Freedom of Expression: Foundational Documents and Historical Arguments

Freedom of Expression: Foundational Documents and Historical Arguments

Stephen A. Smith
Oxbridge Research Associates

This anthology includes 188 primary sources on freedom of speech and freedom of the press from the Code of Hammurabi in 1754 B.C.E. to Louis Brandeis writing in 1927. Smith provides an overview of the history of both freedoms and introductions to each selection that provide historical context, background information, and a description of the selection’s importance. Freedom of Expression is a valuable reference collection for exploring and discussing freedom of speech and freedom of the press.

This book is the winner of the 2019 Franklyn S. Haiman Award for Distinguished Scholarship in Freedom of Expression.

Smith is a Professor of Communication at the University of Arkansas.

Killing Poetry: Blackness and Making of Slam and Spoken Word Communities

Killing Poetry: Blackness and Making of Slam and Spoken Word Communities

Javon Johnson
Rutgers University Press

In Killing Poetry, Johnson gives readers a glimpse into the world of slam poetry, which has sparked a resurgent fascination with the world of poetry. As a slam poet, Johnson approaches the subject from the vantage point of both a participant and a scholar. Johnson argues that the truly radical potential in slam and spoken word communities lies not just in proving literary worth, speaking back to power, or even in altering power structures, but instead in imagining and working towards altogether different social relationships. Killing Poetry situates poetry slams within the black literary tradition.

Killing Poetry analyzes the masculine posturing in the Southern California community in particular, sexual assault in the national community, and the ways in which related social media inadvertently replicate many of the same white supremacist, patriarchal, and mainstream logics so many spoken word poets seem to be working against. Johnson’s analysis demonstrates the ways in which the slam and spoken word poets continue to work toward radical spaces.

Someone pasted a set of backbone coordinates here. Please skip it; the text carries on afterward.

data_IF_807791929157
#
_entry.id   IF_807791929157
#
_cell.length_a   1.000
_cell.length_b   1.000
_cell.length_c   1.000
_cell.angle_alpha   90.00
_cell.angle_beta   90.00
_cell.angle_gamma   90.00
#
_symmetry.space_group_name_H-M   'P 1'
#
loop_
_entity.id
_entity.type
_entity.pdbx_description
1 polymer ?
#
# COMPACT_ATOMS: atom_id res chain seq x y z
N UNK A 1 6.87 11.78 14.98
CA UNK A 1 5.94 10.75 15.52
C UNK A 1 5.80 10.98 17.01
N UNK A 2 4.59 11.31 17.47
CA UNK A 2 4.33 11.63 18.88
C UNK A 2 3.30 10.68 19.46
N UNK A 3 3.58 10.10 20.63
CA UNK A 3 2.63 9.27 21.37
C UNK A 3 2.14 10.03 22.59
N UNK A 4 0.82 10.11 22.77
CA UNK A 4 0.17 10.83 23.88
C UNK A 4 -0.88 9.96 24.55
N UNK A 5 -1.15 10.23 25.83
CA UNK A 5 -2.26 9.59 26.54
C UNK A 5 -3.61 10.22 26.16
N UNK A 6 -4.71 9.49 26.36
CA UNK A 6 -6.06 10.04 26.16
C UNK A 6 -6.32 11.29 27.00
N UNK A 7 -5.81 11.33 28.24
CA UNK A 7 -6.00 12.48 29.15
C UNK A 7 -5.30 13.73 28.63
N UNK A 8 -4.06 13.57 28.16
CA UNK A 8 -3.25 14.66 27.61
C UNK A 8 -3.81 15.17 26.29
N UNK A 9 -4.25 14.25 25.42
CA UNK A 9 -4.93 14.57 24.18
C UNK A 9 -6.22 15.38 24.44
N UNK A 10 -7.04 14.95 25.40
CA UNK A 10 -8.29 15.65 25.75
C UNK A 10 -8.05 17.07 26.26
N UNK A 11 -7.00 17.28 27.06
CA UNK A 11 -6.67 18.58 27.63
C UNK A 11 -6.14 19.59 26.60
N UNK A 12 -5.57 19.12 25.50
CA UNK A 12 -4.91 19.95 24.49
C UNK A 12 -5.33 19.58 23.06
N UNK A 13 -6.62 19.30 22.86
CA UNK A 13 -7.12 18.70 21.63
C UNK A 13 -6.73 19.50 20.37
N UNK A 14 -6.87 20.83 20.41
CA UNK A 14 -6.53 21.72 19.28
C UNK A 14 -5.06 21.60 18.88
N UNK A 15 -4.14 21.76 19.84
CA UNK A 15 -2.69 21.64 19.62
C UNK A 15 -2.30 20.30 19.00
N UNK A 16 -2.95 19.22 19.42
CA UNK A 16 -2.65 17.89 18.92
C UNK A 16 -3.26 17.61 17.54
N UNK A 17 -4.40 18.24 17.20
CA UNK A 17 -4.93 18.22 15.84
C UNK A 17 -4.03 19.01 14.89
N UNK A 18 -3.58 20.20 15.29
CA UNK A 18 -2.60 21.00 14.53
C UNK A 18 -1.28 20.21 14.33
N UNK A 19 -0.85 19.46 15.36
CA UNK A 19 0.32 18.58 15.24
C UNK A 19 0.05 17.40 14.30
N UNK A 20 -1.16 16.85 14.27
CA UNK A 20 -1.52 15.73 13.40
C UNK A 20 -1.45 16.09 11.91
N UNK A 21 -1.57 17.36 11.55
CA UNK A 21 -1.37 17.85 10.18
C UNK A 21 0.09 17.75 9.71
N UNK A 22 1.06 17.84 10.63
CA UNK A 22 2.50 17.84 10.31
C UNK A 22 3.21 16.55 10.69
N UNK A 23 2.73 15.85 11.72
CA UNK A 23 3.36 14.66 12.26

This book is the winner of the 2019 Lilla A. Heston Award for Outstanding Scholarship in Interpretation and Performance Studies.

Johnson is an Assistant Professor and Director of African American & African Diaspora studies and holds an appointment in Gender & Sexuality Studies in the Interdisciplinary, Gender, and Ethnic Studies Department at the University of Nevada, Las Vegas.

Homeless Advocacy and the Rhetorical Construction of the Civic Home

Homeless Advocacy and the Rhetorical Construction of the Civic Home

Melanie Loehwing
Penn State University Press

Homeless assistance has frequently adhered to the “three hots and a cot” model, which prioritizes immediate material needs. However, people experiencing homelessness often suffer from social and political exclusion, which is not always addressed by homeless assistance. Loehwing discusses the importance of homeless advocacy that moves beyond meeting physical needs, such as Food Not Bombs, the international competition of the Homeless World Cup, and the annual Homeless Persons’ Memorial Day campaign. These unconventional homeless advocacy programs counter the narratives around homelessness that characterize it as a state of abnormality. Loehwing argues that homeless advocacy that works to empower people is necessary to overcome the marginalization experienced by people experiencing homelessness. Loehwing’s interrogation of homeless advocacy rhetorics demonstrates how discursive practices shape democratic culture and how they may provide a potential civic remedy to the harms of disenfranchisement, discrimination, and displacement.